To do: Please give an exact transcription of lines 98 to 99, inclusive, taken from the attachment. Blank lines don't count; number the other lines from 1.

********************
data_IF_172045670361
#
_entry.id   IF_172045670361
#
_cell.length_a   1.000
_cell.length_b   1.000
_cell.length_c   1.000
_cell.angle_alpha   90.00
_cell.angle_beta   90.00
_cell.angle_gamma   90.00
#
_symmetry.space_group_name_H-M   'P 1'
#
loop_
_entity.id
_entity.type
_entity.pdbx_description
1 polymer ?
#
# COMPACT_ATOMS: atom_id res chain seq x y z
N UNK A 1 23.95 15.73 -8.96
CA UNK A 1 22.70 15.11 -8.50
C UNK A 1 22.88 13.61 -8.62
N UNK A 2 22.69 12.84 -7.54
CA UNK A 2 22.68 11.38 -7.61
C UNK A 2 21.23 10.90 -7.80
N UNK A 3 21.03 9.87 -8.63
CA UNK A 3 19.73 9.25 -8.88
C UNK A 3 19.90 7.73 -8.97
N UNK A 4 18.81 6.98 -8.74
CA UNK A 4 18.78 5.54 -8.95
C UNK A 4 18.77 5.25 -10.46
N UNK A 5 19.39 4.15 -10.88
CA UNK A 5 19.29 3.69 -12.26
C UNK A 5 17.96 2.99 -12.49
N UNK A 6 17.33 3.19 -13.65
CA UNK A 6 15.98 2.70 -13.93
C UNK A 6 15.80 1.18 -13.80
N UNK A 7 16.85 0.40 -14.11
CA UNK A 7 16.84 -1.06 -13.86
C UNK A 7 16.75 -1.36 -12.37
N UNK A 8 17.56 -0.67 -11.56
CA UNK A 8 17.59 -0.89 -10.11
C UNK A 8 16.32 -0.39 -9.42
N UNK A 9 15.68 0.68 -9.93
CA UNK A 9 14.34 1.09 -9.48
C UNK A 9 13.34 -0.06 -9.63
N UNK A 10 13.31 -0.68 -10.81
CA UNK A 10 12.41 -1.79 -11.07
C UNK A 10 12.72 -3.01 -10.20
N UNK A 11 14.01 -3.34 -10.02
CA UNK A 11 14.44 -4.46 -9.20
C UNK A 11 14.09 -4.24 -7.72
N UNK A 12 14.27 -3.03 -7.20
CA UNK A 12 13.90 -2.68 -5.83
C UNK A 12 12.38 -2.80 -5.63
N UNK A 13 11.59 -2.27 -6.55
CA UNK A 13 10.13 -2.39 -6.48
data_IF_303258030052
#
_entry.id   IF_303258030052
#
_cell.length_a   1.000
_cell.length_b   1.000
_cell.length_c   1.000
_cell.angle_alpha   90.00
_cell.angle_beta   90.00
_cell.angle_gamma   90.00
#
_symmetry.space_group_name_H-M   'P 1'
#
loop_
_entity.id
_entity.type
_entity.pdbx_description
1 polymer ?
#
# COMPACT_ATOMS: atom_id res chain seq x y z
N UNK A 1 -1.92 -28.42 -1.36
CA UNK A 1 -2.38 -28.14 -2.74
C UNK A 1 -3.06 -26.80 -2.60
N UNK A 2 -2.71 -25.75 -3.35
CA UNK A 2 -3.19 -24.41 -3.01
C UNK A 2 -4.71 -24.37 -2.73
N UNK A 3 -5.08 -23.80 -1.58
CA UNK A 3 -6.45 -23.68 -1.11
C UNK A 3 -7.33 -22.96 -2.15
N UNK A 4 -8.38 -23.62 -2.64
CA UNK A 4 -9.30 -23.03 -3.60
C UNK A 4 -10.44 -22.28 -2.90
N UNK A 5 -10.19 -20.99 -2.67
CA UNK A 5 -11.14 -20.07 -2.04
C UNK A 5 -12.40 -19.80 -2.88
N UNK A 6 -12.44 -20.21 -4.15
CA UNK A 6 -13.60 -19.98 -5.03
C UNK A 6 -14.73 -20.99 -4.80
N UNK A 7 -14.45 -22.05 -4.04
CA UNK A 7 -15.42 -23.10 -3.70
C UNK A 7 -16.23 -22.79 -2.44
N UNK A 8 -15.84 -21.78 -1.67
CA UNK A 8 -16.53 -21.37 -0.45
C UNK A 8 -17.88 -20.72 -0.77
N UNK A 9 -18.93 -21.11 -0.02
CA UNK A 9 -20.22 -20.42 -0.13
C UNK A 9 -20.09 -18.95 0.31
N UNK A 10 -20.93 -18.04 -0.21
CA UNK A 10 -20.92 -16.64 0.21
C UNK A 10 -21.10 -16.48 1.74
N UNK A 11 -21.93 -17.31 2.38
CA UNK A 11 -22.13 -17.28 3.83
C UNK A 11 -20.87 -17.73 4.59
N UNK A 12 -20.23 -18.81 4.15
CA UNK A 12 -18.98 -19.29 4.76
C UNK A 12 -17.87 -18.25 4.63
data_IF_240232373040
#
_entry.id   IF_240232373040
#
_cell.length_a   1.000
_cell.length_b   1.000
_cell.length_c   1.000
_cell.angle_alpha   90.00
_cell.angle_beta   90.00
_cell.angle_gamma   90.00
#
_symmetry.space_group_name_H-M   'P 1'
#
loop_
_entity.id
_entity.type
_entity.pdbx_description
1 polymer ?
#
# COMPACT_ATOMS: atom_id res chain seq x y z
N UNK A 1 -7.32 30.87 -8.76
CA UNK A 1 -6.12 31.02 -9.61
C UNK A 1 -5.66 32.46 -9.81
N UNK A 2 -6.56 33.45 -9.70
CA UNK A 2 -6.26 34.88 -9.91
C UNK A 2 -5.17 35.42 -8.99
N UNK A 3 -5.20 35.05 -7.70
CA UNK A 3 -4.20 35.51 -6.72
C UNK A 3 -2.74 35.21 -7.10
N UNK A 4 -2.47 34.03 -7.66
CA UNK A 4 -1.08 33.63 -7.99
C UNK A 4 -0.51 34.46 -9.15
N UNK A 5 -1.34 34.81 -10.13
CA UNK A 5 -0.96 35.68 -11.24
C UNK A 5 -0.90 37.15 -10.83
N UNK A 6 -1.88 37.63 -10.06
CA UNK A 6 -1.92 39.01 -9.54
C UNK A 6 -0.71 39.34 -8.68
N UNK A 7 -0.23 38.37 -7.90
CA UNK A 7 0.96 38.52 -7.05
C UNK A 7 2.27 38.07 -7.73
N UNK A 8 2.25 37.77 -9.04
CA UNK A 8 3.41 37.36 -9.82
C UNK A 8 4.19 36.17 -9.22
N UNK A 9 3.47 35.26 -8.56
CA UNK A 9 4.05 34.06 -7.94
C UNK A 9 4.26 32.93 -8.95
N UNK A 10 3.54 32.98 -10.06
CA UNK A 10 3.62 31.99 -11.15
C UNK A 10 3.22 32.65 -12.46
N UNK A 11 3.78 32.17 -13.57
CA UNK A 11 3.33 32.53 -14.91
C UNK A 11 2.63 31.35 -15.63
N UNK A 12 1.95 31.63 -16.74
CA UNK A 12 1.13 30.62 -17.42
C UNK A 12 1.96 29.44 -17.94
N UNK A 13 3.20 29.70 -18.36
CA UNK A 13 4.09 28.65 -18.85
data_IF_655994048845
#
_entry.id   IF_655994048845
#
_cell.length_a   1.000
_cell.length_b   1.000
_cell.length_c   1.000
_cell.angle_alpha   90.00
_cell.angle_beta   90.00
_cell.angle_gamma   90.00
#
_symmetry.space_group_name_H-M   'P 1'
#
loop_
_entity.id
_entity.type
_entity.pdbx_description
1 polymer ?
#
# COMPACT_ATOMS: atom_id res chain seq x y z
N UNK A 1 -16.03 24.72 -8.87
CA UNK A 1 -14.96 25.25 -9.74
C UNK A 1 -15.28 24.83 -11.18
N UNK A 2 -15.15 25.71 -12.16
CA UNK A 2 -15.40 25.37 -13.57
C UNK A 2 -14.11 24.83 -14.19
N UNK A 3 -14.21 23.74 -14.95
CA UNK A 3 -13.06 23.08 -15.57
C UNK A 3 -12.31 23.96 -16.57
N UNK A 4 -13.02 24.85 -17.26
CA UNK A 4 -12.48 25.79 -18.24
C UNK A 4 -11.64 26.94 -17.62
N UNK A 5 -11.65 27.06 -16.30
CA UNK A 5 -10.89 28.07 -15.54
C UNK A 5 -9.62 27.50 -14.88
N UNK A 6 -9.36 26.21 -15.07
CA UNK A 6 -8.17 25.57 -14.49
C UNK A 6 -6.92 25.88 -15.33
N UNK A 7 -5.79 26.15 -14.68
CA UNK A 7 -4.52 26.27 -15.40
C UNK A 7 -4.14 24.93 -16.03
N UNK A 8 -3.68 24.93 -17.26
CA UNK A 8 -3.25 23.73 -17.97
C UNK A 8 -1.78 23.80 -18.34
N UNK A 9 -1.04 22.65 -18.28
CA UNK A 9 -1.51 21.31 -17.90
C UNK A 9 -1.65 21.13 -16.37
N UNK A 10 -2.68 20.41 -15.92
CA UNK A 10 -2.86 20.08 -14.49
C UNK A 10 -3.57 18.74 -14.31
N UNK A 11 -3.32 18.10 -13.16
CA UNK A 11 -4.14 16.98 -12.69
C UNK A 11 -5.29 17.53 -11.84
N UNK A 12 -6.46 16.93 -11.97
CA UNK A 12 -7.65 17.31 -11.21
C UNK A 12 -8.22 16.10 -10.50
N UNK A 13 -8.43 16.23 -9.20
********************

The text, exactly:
CA UNK A 7 -15.42 -23.10 -3.70
C UNK A 7 -16.23 -22.79 -2.44